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"Be Confident" Is Bad Advice

Basketball is Psychology XLIV


Have you ever been sad and had someone tell you, “Be happy”?

Chances are, when someone told you that, you probably didn’t instantly transform from being sad to happy. The person who told you to be happy probably had good intentions, they want you to be happy, the problem is, just saying, “Be happy” doesn’t actually fix anything. Saying, “Be happy” isn’t the magical phrase that can turn our happiness switch on; the same is true for confidence.

According to Tami Matheny, author of The Confident Athlete and The Confidence Journal, saying, “Be confident” causes you to think, “What’s wrong with me? Why am I not confident?” which can cause you to get more upset with yourself, which builds more pressure. Tami says players aren’t trying not to be confident, confidence is not something that can be turned on or off by saying, “Be confident”.

So what DO you say to someone who you want to be more confident?

The most effective leaders have the ability to see the greatness in people and they bring it out of them. Great leaders instill confidence in those around them by pointing out their greatness. They don’t do it by telling them to be confident, but by telling them something that makes them feel confident.

For example, in just about every late game time-out situation when a team needs a bucket, you will hear the coach say, “Be confident and knock it down”.

What would actually make the player feel confident enough to knock it down is saying something like, “You’re the best shooter in the league, you have put up more shots than anyone, you’re ready for this.”

Author Tami Matheny says some effective things you can say instead of “be confident” are to tell them something more specific such as to fix their body language or change their self talk.

It’s hard to feel confident when your head is down and you hang your head. Fixing your body language literally changes your brain. When you show confident posture (chest puffed up, head held high, shoulders back), the chemicals in your brain change. Your brain increases testosterone levels and decreases cortisol levels.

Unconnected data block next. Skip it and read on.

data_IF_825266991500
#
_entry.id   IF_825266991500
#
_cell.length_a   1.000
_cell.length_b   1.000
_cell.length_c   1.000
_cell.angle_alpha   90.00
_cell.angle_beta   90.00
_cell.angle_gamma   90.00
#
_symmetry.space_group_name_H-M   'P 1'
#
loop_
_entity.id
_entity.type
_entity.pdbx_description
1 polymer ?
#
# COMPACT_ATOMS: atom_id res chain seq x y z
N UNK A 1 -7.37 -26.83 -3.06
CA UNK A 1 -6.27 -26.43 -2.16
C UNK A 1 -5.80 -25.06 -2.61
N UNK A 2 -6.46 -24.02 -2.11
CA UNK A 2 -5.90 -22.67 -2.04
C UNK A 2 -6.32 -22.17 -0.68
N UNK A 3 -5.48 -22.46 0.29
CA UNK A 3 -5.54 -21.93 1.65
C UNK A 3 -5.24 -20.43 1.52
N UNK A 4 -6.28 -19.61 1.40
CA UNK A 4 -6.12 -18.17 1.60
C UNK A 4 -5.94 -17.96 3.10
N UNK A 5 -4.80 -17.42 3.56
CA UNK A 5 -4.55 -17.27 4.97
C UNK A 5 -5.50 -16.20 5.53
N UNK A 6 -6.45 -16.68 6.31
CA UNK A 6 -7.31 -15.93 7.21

By carrying yourself confidently, you gain a significant performance advantage. Increased testosterone leads to higher confidence, better mood, and increased mental focus. Decreased cortisol means your stress and anxiety levels will go down. These chemical changes put you in a much better position to perform at your best.

Self-talk also plays a major role in your confidence level. You can prepare all you want, but in the heat of the moment if you are telling yourself that you’re not ready or you’re thinking about how scared you are, you won’t have the confidence you need to make the shot. As Tami Matheny says, you have to think positively and productively.

Action Step:

Don’t tell someone to be confident, give them a reason to be confident.

People rise to the level of who you tell them they are.

If you tell a teammate they are a play-maker, they’ll probably make big plays.

If you tell a teammate they are a lights-out shooter, they’ll probably shoot the lights out.

Instead of telling someone they need to be more confident, tell them who they really are and they’ll rise to that standard.

Anyone can point out the negative, but great leaders point out potential and make those around them better by instilling confidence.


Special thanks to confidence guru Tami Matheny for sharing her wisdom in this article. Follow Tami on twitter and check out her website for more tips on confidence:


You can purchase Tami’s books on confidence here:


Written by Julie Fournier

Founder & CEO of Basketball is Psychology


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